808 Site Found: Five Drum Machines Now Live In Your Browser

It’s finally happened. The 808 is now a tab in your browser. And it’s brought friends. Sure, they’re called “hip hop, house, electro, techno, and acoustic” but – you’re not fooling anyone. (Least of all because some of those genres use the other machines.) That’s an acoustic kit, plus the Roland TR-808 and TR-909, Elektron Machinedrum, and Roger Linn’s Linndrum. This isn’t the first time we’ve seen drum machines emulated in a browser. But coding for the rich Web, and browsers in general, have each gotten a lot better, so the experience has improved. And, crucially, this isn’t just a …

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cubesequencer_bigbild

Watch 16 Rubik’s Cubes Turn Into a Visual Music Sequencer

The future happens gradually — and then by the time you’re sequencing a Web browser using Rubik’s Cubes, you might barely notice. But Sweden’s most inventive producer is back yet again with his latest novelty, this time turning one of the world’s best-selling toys (hundreds of millions of units) into a usable sequencer. HÃ¥kan Lidbo (concept and sound design) teams up with Per-Olov Jernberg (programming & visual design) and Romeo Brahasteanu (game board). The clever conceit here is to swap black for one of the colors, thus creating a foreground and background. Make a 4×4 grid of these cubes of …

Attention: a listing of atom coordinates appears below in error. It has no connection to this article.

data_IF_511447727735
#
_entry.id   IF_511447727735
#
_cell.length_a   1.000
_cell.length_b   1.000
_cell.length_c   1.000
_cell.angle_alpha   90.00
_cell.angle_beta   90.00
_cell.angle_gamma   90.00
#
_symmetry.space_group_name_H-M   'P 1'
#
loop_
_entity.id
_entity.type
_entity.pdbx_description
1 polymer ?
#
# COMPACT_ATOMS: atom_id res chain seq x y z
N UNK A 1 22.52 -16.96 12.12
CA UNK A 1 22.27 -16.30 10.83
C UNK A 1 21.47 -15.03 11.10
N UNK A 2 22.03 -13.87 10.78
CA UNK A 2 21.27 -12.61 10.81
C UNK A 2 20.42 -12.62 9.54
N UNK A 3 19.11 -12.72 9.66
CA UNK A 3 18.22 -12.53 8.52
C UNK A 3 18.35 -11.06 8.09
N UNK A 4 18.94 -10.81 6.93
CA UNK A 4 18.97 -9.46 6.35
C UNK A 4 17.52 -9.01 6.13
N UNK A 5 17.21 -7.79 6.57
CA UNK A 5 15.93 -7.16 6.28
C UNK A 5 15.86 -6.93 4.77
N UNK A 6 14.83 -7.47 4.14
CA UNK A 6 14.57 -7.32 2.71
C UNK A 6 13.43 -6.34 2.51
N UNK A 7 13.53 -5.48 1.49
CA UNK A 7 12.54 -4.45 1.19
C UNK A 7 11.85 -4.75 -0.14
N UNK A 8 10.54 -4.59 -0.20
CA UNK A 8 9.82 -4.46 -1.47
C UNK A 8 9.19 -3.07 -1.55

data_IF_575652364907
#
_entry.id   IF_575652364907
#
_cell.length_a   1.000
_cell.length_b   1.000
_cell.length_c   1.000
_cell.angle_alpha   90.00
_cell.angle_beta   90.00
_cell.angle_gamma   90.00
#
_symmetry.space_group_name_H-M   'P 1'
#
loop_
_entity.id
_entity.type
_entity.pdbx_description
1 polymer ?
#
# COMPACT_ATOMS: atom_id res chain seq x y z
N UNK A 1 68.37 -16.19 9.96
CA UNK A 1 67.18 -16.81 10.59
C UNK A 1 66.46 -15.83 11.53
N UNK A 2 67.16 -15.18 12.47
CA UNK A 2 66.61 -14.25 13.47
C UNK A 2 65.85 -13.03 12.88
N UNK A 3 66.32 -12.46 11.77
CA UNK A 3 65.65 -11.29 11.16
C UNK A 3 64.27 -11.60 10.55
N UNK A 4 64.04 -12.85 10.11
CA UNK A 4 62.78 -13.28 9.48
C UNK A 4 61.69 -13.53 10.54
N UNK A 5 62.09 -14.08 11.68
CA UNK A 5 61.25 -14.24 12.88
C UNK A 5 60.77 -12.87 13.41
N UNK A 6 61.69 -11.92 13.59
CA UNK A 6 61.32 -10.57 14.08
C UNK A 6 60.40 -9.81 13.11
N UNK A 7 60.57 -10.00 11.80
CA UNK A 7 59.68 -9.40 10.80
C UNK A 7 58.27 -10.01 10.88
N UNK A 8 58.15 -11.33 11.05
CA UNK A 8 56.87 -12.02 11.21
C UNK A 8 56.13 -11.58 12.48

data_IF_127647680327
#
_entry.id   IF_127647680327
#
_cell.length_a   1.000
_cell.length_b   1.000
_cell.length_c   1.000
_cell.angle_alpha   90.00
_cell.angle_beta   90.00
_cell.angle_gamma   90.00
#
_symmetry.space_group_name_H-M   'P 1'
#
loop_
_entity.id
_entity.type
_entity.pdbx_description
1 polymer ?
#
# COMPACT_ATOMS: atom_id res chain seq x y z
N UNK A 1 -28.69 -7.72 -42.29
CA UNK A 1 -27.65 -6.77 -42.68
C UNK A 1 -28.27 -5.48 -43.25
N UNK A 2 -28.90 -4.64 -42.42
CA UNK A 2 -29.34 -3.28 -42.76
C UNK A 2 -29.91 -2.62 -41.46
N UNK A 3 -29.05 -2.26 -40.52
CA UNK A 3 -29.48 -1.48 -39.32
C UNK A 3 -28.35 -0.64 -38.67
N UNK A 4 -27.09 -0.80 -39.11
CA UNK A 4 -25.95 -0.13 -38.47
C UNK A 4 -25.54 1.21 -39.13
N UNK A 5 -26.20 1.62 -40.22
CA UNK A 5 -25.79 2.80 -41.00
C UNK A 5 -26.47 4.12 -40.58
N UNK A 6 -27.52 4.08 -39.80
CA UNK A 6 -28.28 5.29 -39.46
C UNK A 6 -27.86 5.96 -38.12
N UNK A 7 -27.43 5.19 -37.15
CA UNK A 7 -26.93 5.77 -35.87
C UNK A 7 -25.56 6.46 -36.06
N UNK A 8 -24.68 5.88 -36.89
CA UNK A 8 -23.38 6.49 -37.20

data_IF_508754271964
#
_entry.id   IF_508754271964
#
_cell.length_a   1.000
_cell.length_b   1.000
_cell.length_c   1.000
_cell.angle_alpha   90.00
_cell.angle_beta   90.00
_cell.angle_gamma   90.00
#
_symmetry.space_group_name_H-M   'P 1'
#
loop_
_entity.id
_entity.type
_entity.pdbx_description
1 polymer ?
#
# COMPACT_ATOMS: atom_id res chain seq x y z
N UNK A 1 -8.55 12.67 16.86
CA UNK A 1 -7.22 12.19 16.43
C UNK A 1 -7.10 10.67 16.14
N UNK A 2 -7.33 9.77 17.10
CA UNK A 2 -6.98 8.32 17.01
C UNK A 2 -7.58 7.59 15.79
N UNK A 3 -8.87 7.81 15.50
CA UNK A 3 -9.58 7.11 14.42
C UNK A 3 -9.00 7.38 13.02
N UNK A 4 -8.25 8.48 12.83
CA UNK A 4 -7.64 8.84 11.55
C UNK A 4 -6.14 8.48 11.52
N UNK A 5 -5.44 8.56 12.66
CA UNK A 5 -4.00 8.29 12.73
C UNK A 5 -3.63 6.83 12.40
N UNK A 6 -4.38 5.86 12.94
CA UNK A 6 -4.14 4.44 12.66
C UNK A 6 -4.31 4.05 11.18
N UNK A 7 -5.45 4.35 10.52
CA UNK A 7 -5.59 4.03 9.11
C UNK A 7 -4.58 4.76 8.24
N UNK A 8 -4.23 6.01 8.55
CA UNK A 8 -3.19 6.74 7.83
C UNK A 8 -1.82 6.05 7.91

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acidmachine

Kill Some Time Making Acid in a Browser, And Other Fun Tricks

Error 303, anyone? Computation is everywhere – phones, tablets, watches (apparently), and yes, browsers in all of those places. And that computational power can be harnessed to completely distract you from doing real work in the office — um, I mean, make music. “Acid Machine Beta” is a rather fun implementation of two synths and a drum machine, all running in your browser. The “Randomize” function alone should hook you for a bit. Beyond that, you get a decent complement of synth and percussion controls that could make a reasonable little groove. (Recording isn’t directly possible, but you could route …